Some of these organisations are NGOs others are community-based. We have registered some achievements especially in respect of the fact that we have established a strong front for advocacy of free and fair elections in the country.

The election season is on. Are you engaged in civic education?

We organise voter education basing on the Electoral Commission road map. When the EC presented its proposals for electoral reforms to Parliament, we made a presentation before Parliament, giving them our views about the reforms.

When the EC embarked on voter registration, we urged people to register. The same thing happened when the commission displayed the voters’ register. We told voters to check if their names were on the register.

Is CCEDU then in position to point out EC’s shortcomings when it appears to be eating from the same plate with the electoral body?

We try hand to ensure that they do things the right way. Much as the EC has done a good job, for instance we share the view of the opposition that it is not representative enough.

Under a multi-party setting we believe that all interests of the political players should be represented on the EC. We have also been critical of the EC’s online register because it does not have photographs. We have told them to broaden it and include photos.

Civil society in Uganda is not as vocal or powerful as in Kenya; why do you think this is so?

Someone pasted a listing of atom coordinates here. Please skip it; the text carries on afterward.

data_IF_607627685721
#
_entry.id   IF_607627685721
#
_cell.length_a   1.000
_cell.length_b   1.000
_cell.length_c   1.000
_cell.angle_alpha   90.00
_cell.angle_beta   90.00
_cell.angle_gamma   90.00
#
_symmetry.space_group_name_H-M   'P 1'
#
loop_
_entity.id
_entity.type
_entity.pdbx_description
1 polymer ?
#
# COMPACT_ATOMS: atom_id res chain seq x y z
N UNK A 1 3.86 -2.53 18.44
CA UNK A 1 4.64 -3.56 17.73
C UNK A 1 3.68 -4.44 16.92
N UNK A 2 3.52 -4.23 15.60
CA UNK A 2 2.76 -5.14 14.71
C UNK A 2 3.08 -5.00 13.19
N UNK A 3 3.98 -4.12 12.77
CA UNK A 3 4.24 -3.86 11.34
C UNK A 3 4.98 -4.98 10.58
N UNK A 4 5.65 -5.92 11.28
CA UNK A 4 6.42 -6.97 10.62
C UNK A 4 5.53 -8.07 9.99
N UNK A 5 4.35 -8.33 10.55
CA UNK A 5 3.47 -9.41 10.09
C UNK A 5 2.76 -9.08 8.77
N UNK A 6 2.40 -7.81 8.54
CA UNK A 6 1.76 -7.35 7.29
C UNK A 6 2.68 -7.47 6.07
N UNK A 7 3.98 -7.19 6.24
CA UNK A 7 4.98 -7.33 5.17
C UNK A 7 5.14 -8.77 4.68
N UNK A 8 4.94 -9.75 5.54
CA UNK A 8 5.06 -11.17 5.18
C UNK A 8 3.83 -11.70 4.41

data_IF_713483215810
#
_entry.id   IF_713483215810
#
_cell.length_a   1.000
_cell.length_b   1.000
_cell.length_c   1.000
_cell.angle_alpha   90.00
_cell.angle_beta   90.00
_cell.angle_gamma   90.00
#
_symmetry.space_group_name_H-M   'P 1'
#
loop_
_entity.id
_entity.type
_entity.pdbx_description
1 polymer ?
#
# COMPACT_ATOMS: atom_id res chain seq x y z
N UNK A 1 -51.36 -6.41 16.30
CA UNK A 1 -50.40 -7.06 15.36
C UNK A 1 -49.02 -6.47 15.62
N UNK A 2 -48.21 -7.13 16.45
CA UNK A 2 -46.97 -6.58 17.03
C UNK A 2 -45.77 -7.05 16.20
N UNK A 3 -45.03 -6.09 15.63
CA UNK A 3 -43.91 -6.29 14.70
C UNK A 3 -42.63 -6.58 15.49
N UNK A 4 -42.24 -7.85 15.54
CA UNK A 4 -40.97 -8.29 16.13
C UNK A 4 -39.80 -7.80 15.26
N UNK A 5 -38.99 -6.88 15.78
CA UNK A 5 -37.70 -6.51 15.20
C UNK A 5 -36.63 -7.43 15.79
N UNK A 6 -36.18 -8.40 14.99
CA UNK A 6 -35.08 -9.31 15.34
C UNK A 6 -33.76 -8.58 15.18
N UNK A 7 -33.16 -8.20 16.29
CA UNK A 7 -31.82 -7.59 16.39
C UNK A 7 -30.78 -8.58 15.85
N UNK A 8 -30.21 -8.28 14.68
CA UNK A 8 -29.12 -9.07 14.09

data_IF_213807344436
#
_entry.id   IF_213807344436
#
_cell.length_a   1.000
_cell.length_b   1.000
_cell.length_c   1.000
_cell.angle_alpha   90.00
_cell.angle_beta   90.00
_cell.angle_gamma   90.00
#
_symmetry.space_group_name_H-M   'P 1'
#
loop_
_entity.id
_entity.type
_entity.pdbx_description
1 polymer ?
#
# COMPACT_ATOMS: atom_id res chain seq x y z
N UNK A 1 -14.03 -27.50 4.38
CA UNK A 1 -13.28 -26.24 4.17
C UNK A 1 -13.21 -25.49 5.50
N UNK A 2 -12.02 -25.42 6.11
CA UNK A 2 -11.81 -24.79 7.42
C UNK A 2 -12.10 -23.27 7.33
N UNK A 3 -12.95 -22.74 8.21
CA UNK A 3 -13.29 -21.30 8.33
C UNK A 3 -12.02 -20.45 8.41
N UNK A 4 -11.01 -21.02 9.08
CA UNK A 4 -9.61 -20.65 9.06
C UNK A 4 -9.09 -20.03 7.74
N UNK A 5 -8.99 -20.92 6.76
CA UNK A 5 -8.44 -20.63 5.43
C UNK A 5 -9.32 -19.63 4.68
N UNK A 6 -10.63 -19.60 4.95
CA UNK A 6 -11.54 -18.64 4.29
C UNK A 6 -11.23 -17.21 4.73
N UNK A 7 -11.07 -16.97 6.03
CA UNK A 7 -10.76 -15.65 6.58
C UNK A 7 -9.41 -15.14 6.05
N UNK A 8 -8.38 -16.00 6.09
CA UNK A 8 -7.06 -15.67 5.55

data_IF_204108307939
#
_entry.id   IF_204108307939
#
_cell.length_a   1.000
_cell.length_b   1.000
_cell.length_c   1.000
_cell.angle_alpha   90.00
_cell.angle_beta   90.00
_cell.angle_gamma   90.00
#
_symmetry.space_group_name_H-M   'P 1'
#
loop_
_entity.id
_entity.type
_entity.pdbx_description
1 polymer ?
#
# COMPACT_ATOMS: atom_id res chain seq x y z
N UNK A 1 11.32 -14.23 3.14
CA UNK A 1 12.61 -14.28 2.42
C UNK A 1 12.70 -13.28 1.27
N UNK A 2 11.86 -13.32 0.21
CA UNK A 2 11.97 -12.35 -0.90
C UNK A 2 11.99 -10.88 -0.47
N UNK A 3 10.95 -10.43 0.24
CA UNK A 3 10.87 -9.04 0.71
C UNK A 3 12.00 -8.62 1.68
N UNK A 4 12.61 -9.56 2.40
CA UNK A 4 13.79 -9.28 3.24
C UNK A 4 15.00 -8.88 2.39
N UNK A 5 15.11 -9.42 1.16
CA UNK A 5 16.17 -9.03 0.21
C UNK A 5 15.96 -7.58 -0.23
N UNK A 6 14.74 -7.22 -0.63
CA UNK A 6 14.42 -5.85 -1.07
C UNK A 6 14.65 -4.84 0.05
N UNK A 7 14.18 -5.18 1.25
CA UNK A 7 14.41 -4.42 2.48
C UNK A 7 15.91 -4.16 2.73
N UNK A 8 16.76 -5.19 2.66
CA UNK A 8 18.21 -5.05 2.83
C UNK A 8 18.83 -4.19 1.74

In Uganda there are many laws that hinder the smooth running of civil society organisations. There is the NGO law for instance which stipulates that organisations must renew their license every year and they should have a representative from security services on their board.

Under such circumstances, it is very difficult for NGOs to be vibrant. They must draw a line on some issues. That said, I think that under the above circumstances, organisations have tried their best to highlight what they think are the major issues that need to be addressed. There are many times when our views on a certain matter have forced government to make certain changes.

Are there any achievements you have registered?

We have managed to bring together about 500 civil society organisations from all over the country. We do not restrict membership; that is why we even intend to register organisations such as KACITA and UTODA. We also presented our views about electoral reforms to Parliament.

What are some of the challenges you face?

The resource envelope is sometimes not enough but we are glad that our members have always chipped in with some contributions even if it is in kind.

How relevant will CCEDU be after the elections?